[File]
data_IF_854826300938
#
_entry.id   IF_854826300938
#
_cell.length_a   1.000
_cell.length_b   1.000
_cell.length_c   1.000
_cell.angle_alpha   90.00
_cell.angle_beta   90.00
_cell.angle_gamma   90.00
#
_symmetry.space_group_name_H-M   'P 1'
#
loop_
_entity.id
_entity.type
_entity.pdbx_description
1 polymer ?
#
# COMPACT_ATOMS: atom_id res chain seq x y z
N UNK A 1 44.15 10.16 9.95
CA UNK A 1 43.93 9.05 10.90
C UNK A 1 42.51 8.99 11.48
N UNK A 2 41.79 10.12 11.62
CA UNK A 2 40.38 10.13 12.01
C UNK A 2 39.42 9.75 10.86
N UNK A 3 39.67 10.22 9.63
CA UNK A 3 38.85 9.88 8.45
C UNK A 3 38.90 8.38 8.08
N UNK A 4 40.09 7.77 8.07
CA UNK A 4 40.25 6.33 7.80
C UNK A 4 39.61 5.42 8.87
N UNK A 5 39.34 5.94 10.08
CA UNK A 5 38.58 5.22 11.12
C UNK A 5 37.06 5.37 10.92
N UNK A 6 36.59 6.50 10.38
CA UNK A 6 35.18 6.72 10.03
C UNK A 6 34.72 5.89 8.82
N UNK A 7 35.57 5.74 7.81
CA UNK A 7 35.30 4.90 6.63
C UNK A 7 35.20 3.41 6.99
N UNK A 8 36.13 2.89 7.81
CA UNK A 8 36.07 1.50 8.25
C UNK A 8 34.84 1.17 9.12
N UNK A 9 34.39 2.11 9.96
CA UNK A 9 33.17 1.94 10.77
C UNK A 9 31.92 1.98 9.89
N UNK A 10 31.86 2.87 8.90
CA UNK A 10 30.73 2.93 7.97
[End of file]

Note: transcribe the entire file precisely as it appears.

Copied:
data_IF_854826300938
#
_entry.id   IF_854826300938
#
_cell.length_a   1.000
_cell.length_b   1.000
_cell.length_c   1.000
_cell.angle_alpha   90.00
_cell.angle_beta   90.00
_cell.angle_gamma   90.00
#
_symmetry.space_group_name_H-M   'P 1'
#
loop_
_entity.id
_entity.type
_entity.pdbx_description
1 polymer ?
#
# COMPACT_ATOMS: atom_id res chain seq x y z
N UNK A 1 44.15 10.16 9.95
CA UNK A 1 43.93 9.05 10.90
C UNK A 1 42.51 8.99 11.48
N UNK A 2 41.79 10.12 11.62
CA UNK A 2 40.38 10.13 12.01
C UNK A 2 39.42 9.75 10.86
N UNK A 3 39.67 10.22 9.63
CA UNK A 3 38.85 9.88 8.45
C UNK A 3 38.90 8.38 8.08
N UNK A 4 40.09 7.77 8.07
CA UNK A 4 40.25 6.33 7.80
C UNK A 4 39.61 5.42 8.87
N UNK A 5 39.34 5.94 10.08
CA UNK A 5 38.58 5.22 11.12
C UNK A 5 37.06 5.37 10.92
N UNK A 6 36.59 6.50 10.38
CA UNK A 6 35.18 6.72 10.03
C UNK A 6 34.72 5.89 8.82
N UNK A 7 35.57 5.74 7.81
CA UNK A 7 35.30 4.90 6.63
C UNK A 7 35.20 3.41 6.99
N UNK A 8 36.13 2.89 7.81
CA UNK A 8 36.07 1.50 8.25
C UNK A 8 34.84 1.17 9.12
N UNK A 9 34.39 2.11 9.96
CA UNK A 9 33.17 1.94 10.77
C UNK A 9 31.92 1.98 9.89
N UNK A 10 31.86 2.87 8.90
CA UNK A 10 30.73 2.93 7.97